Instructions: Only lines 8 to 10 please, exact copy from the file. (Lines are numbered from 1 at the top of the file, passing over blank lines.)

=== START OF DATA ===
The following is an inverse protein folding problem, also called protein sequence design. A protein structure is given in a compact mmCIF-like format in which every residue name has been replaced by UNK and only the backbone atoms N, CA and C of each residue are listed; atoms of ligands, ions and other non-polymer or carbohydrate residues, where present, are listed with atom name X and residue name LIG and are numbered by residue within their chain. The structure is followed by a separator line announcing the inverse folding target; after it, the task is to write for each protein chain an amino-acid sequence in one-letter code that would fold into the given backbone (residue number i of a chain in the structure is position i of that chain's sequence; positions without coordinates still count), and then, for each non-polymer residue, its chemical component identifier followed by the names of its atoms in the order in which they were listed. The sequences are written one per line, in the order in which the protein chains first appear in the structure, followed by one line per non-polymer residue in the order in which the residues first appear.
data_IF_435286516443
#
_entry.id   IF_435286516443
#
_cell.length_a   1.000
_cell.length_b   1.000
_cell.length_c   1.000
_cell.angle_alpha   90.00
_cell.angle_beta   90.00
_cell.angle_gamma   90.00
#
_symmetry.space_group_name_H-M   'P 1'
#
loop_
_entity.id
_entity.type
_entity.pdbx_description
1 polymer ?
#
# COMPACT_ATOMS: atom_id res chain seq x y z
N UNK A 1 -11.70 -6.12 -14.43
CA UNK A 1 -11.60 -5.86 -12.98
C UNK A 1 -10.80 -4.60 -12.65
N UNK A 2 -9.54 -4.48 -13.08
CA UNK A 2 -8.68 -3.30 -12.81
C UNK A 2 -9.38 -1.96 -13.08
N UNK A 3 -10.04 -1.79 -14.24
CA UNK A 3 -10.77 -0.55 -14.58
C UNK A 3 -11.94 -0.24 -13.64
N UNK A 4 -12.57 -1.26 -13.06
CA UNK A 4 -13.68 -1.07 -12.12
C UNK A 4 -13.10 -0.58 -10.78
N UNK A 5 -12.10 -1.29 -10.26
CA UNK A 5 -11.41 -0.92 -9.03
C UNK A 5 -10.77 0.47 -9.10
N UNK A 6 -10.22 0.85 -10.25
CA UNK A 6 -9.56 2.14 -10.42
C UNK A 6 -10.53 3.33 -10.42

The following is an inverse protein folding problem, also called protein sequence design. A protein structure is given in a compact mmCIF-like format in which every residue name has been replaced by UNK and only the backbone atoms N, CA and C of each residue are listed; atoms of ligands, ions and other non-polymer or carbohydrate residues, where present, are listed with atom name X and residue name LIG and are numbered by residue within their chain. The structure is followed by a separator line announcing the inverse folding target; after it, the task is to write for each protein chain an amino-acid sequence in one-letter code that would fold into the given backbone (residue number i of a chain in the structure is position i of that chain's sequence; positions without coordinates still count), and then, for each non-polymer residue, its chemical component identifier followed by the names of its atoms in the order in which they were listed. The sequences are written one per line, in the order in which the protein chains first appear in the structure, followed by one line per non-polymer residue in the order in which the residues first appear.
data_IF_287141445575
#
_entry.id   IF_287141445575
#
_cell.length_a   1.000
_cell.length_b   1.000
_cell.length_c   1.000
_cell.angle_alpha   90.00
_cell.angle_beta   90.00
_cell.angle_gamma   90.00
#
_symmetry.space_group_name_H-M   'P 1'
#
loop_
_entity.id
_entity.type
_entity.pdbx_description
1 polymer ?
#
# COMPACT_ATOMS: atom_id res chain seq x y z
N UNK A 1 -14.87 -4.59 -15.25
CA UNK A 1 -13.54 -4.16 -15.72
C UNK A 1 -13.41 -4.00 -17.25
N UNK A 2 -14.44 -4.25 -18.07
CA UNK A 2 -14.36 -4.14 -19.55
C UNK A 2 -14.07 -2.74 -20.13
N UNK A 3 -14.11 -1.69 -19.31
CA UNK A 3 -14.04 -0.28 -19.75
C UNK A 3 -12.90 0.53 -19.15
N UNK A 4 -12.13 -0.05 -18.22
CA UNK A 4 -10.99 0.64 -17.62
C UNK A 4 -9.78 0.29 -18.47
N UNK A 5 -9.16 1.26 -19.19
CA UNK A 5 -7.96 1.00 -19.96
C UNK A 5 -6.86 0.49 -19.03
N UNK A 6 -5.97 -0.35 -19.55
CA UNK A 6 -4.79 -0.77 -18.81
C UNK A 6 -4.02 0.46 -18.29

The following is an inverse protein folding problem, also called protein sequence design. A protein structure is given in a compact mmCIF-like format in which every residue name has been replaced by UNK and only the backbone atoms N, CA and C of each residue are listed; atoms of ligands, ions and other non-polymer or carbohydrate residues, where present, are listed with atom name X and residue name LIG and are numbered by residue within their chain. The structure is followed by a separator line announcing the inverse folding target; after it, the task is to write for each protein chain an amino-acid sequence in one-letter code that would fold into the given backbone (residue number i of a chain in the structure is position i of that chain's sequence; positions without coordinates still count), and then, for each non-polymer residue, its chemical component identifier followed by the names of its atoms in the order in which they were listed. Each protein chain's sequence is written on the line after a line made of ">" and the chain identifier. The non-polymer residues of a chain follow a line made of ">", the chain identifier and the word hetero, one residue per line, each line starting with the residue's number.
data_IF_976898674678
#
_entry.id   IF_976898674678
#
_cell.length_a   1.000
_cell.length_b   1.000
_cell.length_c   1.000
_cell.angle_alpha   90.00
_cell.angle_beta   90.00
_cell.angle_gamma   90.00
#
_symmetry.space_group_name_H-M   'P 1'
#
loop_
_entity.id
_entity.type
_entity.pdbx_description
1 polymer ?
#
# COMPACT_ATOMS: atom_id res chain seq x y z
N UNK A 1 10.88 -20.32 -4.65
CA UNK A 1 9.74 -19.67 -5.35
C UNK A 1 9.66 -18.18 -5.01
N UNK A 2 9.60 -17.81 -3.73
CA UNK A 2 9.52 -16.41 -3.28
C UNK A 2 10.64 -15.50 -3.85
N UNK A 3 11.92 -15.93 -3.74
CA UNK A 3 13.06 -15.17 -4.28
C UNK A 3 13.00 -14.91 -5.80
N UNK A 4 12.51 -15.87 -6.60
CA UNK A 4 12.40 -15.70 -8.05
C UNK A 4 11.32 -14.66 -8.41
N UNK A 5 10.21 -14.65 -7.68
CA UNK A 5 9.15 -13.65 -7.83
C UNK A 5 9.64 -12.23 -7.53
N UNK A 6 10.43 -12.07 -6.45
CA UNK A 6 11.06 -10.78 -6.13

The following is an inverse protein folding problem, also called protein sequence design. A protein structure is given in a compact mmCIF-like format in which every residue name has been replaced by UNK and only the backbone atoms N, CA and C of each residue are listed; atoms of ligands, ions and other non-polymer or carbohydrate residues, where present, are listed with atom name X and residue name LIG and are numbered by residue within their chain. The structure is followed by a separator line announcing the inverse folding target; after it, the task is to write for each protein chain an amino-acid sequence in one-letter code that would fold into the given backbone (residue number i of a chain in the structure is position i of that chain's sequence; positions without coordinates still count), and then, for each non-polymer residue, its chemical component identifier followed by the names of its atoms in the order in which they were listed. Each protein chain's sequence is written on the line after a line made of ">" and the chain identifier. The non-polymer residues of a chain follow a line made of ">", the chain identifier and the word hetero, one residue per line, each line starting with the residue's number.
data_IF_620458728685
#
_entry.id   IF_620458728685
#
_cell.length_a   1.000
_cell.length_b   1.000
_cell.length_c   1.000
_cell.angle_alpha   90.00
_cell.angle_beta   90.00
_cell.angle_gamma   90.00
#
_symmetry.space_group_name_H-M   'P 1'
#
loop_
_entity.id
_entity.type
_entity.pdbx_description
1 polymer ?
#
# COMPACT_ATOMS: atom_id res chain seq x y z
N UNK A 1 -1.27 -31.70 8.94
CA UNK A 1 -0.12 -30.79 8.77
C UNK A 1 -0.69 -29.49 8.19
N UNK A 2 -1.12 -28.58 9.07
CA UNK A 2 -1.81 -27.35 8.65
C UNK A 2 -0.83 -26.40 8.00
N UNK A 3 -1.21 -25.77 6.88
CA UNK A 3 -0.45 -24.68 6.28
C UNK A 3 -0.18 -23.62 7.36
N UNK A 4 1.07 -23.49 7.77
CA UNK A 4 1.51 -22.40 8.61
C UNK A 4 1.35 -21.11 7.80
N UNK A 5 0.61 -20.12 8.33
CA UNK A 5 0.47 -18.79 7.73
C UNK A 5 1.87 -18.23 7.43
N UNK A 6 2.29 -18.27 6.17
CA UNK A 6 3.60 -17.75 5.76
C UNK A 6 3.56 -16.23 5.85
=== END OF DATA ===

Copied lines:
_cell.length_c   1.000
_cell.angle_alpha   90.00
_cell.angle_beta   90.00